Alison Piepmeier began work on what would be her last book years before she died of brain cancer at age 43 in 2016. It included writing inextricably informed by her career as a social scientist, relentless activist and a mother to Maybelle, her daughter who was born with Down syndrome.
What resulted was Unexpected: Parenting, Prenatal Testing and Down Syndrome, an interdisciplinary study of contemporary feminism and disability theory, subjects Piepmeier came to know personally. In Unexpected, Piepmeier pulls readers into her scholarship, as in her City Paper columns and classroom teaching, writing with her own raw edge about the fear, anger, excitement and anticipation about motherhood and Down syndrome diagnosis.
But as surgeries, treatments and tumor progression robbed Piepmeier of her beloved, rigorous research and writing routines, she knew she would not get to finish Unexpected herself. So, in the summer of 2016, she turned to George Estreich, who teaches writing at Oregon State University, to take over the project. He agreed.
A few weeks later, on Aug. 12, 2016, she died.
“I think it took me about 15 minutes before I realized the dimensions of the project and realized that this was not something I could do on my own,” Estreich told the City Paper. Rachel Adams, a Columbia University professor whose studies aligned with Piepmeier’s, signed on to help complete the book — “to my infinite relief,” Estreich said.
To complete Unexpected, Estreich and Adams reviewed everything Piepmeier published, from peer-reviewed articles to City Paper columns to personal writings on her blog. With their departed colleague’s scribbled-up manuscript and a firm grasp on her writing voice, they set off to fill in the blanks of Piepmeier’s four chapters of Unexpected. Then they each added their own.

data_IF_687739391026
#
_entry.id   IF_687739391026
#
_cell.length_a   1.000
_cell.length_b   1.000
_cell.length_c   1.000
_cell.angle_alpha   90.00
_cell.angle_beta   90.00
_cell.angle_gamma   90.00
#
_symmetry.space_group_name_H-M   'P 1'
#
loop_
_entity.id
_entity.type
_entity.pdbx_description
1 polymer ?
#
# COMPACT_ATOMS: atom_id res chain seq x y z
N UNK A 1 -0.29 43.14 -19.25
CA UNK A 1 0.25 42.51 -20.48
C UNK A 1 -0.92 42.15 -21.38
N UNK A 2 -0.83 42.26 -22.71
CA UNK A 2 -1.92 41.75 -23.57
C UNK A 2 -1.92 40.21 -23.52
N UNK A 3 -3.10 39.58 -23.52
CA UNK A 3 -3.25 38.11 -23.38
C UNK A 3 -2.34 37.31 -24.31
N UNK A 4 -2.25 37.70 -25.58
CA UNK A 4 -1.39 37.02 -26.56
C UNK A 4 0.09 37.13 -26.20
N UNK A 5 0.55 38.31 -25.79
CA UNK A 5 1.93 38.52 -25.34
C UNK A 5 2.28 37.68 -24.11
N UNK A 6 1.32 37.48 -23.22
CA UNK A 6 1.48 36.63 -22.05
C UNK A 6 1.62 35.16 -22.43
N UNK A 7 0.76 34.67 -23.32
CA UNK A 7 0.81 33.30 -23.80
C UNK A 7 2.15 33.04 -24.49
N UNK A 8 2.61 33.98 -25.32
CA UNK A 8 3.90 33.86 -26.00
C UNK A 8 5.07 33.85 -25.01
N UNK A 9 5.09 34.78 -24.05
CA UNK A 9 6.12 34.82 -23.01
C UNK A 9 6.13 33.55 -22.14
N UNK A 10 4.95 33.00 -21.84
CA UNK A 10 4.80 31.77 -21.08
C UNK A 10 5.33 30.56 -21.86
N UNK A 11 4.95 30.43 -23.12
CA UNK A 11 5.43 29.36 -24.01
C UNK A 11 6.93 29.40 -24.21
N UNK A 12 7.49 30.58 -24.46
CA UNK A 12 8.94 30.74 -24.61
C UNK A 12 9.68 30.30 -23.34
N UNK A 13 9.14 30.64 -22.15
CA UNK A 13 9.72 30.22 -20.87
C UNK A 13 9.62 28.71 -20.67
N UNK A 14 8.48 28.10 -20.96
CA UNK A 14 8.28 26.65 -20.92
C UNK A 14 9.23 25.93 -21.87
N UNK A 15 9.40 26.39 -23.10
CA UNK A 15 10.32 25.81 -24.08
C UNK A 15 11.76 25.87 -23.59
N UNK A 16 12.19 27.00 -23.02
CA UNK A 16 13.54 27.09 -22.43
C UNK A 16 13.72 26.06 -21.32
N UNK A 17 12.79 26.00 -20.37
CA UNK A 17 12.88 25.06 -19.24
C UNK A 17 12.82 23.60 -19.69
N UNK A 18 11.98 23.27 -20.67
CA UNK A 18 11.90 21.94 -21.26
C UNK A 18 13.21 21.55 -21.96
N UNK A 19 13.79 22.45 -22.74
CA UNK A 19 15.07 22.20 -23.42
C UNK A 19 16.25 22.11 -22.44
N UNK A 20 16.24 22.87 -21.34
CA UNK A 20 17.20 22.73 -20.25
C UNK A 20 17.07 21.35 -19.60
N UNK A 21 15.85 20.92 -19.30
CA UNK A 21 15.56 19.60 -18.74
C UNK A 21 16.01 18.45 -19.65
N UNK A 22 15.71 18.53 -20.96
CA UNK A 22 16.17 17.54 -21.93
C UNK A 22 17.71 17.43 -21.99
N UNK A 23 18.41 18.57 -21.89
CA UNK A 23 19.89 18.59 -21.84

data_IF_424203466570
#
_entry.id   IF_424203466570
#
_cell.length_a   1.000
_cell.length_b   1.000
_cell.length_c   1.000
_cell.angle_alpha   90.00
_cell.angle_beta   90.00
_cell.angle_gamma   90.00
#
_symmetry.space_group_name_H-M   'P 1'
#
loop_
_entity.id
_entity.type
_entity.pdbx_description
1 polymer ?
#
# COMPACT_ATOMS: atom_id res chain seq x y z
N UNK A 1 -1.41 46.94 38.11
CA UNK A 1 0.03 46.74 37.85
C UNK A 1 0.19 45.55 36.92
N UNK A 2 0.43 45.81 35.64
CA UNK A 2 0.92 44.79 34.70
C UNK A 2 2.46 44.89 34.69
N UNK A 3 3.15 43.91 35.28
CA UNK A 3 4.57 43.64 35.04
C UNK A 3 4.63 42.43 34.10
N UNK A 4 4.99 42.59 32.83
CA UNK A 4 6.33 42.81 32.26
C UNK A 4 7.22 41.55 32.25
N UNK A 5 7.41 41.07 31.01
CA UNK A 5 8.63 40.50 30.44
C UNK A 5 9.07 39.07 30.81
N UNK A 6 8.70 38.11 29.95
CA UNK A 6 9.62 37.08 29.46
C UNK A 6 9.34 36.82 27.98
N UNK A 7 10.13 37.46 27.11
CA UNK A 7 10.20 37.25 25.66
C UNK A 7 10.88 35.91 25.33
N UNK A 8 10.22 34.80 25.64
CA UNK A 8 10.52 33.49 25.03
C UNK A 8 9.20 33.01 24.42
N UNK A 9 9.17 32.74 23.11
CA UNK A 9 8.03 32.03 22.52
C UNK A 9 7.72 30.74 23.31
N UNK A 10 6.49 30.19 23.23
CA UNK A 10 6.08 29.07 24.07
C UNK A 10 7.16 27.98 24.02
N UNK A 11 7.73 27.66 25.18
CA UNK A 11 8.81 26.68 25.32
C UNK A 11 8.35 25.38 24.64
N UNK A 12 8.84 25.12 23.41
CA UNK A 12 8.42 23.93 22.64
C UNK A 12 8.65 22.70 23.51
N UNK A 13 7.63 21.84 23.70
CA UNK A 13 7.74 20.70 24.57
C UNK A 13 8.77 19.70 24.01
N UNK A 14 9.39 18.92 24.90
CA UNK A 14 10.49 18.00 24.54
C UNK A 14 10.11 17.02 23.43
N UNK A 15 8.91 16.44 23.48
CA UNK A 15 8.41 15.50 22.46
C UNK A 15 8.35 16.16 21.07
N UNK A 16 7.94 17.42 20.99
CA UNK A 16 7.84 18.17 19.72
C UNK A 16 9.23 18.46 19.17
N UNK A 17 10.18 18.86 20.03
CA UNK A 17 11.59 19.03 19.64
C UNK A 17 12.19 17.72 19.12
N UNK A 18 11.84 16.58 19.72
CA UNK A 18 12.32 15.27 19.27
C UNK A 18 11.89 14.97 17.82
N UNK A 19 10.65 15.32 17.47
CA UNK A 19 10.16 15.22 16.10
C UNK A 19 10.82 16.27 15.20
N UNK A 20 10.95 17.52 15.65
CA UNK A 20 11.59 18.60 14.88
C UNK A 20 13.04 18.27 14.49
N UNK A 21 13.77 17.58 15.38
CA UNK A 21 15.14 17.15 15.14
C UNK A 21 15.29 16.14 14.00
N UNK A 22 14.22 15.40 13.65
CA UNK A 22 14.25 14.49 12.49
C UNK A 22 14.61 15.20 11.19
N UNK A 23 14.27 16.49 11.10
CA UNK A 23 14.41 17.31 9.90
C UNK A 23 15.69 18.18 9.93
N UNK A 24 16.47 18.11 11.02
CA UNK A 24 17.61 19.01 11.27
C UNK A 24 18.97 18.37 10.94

In addition to being Piepmeier’s academic contemporaries, Estreich and Adams both also have children with Down syndrome. Estreich’s 2013 memoir, The Shape of the Eye, chronicles the early childhood of his daughter, Laura.
Describing the process, Estreich recalls a City Paper column in which Piepmeier researched kintsugi, a Japanese art tradition that could repair her beloved, shattered Princess Leia coffee mug, but which would leave its fracture lines laced with gold.
“Neither the cup nor I can be made as good as new, and I won’t pretend otherwise,” Piepmeier wrote on June 2, 2016.
“That’s our metaphor for what we were doing is we were assembling this,” Estreich said. “But, we were also leaving the seams showing You know, we were respecting the limits of what we had.”
The finished volume is not just a best-guess fabrication, though. It consists of what Piepmeier’s collaborators deemed her best work, pieced together. In Unexpected‘s preface, Estreich and Adams describe that assembly as “kintsugi of the future.”
Piepmeier’s chapters tackle tough questions that swirl around mainstream understanding of parenthood, reproduction and disability. She interviews mothers who, after a Down syndrome diagnosis, terminated their pregnancies or carried to term. She frames disability as “an embraceable form of diversity,” decrying stubborn cultural institutions which refuse that embrace. She talks about dancing with Maybelle.
“I don’t want to make her fit into existing systems — I want her to help challenge and change those systems,” Piepmeier wrote.
Adams’ chapter takes the form of a letter, the same way her friendship with Pipemeier began, in a series of pointed questions that examine how her former colleague’s work remains especially relevant now. Recalling Piepmeier’s willingness to change her mind when engaged on a topic, Adams ponders how Piepmeier would have grappled with gene-editing technologies like CRISPR, the intersection of #MeToo and disability, political fights over abortion and more.
“This letter is also for me,” Adams wrote. “Isn’t the purpose of letters to the dead really to sustain the living? In writing, I can extend the conversations that were central to our friendship and the commitments underlying your work.”
Estreich believes his old friend’s blog contained some of her best work because it was “accessible” — a writerly turn of phrase.
“It was accessible writing in the service of access,” he wrote. “To call for greater access is to question the unquestioned boundaries of a restrictive world, and for Alison, boundaries were generally things to ignore, step over, redraw, or tear down.”
Unexpected: Parenting, Prenatal Testing and Down Syndrome will be published Feb. 23, 2021 by NYU Press.
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